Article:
If the other driver is to blame for your car accident, you'll probably have the ability to hire a personal injury attorney on a "contingency fee" basis. Learn when it's worth the cost.
If you've held it's place in a vehicle accident, and it's pretty clear that the other driver was to blame, you'll be buying a plaintiff's car accident lawyer (one who represents the individual filing a personal injury lawsuit, each time a case makes it to court). But how much are you going to need to cover?
Most car accident attorneys charge due to their services in a reasonably unique way—instead of the hourly fee that lots of firms charge in other types of cases. The normal car accident lawyer will charge a "contingency fee" to defend myself against a personal injury case. A contingency fee ensures that the firm won't receives a commission any attorney's fees unless you recover money into your case. The lawyer or law firm can get paid a portion of money received from any car insurance settlement or jury verdict (if the case goes all the way to trial).
In this short article, we'll have a closer look at how contingency fees work and that which you can get if you decide to hire a lawyer to deal with your car accident case.
The Contingency Percentage
The percentage that the personal injury lawyer can receive in a contingency fee agreement varies, but typically ranges from 25 to 40 percent, and 33 percent (or one-third) is pretty standard. So, if you have a 33% contingency fee arrangement and you recover $90,000 in your car accident case, your attorney will receive around $30,000.
A contingency fee percentage may vary depending on whether a personal injury lawsuit has to be filed against the other driver (the defendant). If the case settles before it would go to court, the percentage may be on the low side.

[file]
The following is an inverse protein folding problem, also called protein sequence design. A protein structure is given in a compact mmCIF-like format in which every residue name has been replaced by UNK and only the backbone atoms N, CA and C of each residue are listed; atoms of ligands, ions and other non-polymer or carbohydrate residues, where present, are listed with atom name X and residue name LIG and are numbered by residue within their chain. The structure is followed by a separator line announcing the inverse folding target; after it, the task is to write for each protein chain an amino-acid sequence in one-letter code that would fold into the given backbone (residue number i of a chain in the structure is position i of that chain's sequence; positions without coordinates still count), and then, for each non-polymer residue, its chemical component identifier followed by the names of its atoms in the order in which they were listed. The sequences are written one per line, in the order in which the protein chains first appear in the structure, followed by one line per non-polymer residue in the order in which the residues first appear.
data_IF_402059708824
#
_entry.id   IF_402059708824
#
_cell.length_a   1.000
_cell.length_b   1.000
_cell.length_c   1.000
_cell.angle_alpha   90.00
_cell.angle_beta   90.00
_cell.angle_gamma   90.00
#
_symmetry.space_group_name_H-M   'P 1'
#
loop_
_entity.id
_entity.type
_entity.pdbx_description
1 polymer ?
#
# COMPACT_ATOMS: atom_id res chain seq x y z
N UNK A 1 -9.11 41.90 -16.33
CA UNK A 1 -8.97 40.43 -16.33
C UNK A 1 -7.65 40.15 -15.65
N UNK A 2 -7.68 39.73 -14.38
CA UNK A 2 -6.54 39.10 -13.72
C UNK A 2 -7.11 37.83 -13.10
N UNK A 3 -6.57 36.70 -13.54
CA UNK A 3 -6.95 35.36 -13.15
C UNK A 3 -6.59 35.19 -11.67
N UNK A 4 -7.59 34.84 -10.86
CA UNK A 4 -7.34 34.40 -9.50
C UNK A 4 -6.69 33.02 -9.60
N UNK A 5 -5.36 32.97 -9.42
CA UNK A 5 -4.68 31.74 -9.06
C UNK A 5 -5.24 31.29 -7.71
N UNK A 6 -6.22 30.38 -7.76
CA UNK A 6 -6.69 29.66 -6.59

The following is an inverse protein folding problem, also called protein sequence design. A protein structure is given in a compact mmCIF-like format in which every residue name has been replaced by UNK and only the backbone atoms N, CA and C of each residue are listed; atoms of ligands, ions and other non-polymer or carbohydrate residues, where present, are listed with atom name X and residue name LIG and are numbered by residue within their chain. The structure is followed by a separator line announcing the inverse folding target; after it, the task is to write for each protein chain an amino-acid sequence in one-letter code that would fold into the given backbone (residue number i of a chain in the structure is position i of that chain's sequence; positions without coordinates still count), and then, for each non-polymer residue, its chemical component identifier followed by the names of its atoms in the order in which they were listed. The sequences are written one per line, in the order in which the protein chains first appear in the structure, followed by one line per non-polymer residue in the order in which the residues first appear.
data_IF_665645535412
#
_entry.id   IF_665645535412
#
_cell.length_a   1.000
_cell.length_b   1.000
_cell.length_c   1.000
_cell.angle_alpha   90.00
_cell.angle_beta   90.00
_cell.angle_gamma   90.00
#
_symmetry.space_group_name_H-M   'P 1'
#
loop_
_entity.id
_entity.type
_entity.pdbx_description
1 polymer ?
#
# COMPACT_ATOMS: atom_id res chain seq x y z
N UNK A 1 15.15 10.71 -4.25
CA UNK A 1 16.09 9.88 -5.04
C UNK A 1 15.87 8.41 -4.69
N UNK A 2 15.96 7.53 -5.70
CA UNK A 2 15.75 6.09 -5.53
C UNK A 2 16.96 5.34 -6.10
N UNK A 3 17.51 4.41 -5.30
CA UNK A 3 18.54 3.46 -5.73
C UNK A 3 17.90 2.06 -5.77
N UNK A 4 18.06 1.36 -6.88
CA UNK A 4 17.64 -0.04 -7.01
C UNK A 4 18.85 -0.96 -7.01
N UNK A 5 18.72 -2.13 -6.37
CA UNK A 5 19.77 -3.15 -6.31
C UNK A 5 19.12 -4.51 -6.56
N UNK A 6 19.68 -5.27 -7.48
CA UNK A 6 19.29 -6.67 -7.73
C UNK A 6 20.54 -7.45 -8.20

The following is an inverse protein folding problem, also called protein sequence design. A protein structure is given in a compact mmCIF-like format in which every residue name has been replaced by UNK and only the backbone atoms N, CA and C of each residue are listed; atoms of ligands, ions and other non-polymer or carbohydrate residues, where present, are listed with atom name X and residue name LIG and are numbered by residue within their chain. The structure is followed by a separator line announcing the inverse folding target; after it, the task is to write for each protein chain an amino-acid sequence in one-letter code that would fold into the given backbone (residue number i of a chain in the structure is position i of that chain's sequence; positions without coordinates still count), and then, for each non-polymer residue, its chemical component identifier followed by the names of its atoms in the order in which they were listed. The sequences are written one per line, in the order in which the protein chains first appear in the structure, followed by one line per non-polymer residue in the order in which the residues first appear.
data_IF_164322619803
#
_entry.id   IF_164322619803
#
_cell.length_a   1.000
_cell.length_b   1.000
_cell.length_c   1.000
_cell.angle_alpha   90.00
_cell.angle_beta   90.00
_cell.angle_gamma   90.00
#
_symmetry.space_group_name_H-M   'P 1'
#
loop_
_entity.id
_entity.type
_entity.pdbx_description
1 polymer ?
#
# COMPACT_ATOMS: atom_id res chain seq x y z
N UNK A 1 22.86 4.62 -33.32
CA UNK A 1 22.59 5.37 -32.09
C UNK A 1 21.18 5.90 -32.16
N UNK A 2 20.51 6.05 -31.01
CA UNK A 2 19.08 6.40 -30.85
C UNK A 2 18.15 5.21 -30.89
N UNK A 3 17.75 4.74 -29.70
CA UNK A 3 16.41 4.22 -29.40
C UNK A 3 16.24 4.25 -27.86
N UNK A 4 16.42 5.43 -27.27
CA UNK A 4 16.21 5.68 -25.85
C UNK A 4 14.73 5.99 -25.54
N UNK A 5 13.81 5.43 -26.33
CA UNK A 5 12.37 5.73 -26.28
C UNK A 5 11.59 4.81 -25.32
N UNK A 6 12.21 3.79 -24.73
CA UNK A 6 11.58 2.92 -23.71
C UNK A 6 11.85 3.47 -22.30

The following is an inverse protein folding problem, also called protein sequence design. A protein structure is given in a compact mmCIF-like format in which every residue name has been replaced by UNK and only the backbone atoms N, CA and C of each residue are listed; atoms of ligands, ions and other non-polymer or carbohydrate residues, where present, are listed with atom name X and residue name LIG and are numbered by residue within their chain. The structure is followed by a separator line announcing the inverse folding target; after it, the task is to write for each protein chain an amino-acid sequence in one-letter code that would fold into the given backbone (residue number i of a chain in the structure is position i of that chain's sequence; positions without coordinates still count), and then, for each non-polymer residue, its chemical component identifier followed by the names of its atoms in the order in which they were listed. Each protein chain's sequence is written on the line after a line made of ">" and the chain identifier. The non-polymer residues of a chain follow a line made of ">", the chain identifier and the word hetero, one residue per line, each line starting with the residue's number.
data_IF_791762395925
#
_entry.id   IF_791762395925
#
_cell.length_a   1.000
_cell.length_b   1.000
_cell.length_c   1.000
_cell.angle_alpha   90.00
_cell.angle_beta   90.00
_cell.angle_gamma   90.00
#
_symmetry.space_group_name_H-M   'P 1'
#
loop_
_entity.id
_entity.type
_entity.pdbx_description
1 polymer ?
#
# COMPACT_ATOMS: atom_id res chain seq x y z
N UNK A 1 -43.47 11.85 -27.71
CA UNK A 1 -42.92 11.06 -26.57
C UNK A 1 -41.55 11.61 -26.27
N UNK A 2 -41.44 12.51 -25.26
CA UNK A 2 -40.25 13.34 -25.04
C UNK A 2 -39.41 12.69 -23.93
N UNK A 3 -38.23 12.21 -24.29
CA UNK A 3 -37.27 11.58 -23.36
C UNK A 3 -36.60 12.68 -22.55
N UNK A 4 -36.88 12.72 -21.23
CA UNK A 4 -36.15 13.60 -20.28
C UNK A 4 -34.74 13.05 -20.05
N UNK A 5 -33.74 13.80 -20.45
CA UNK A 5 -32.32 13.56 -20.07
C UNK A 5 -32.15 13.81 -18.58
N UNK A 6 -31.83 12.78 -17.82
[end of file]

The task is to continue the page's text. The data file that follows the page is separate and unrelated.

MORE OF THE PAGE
However, if settlement occurs after suit is filed and following the defendant has served a conventional reply to your complaint—or if the case proceeds to trial and a jury verdict is reached, the attorney's share may increase to 40 percent.
For instance, suppose your lawyer sent a demand letter to the other driver's insurance company in your case, and you quickly reached a settlement for $90,000. In this situation, the attorney would again receive $30,000 (33%). However, suppose that the case instead ended in a jury verdict of $90,000 and your agreement (and/or regulations in your state) allows the attorney to get 40% of a recovery following the complaint is answered. In this situation, the attorney can recover $36,000.
It is obviously vital that you speak together with your attorney in regards to the contingency fee and to carefully review your contract for legal services. If you don't understand the fee arrangement as previously mentioned in the contract, ask your attorney to describe it to you.
Also, exactly like everything in an agreement, the fee is negotiable. If yours is really a "cut and dry" case—fault for the car accident and your damages are clear, the defendant has lots of car insurance, and there's ample evidence burning your claims—you are able to certainly negotiate a lower contingency percentage. You do not need to stop a third of one's compensation mainly because you need the leverage of having a lawyer on your own side.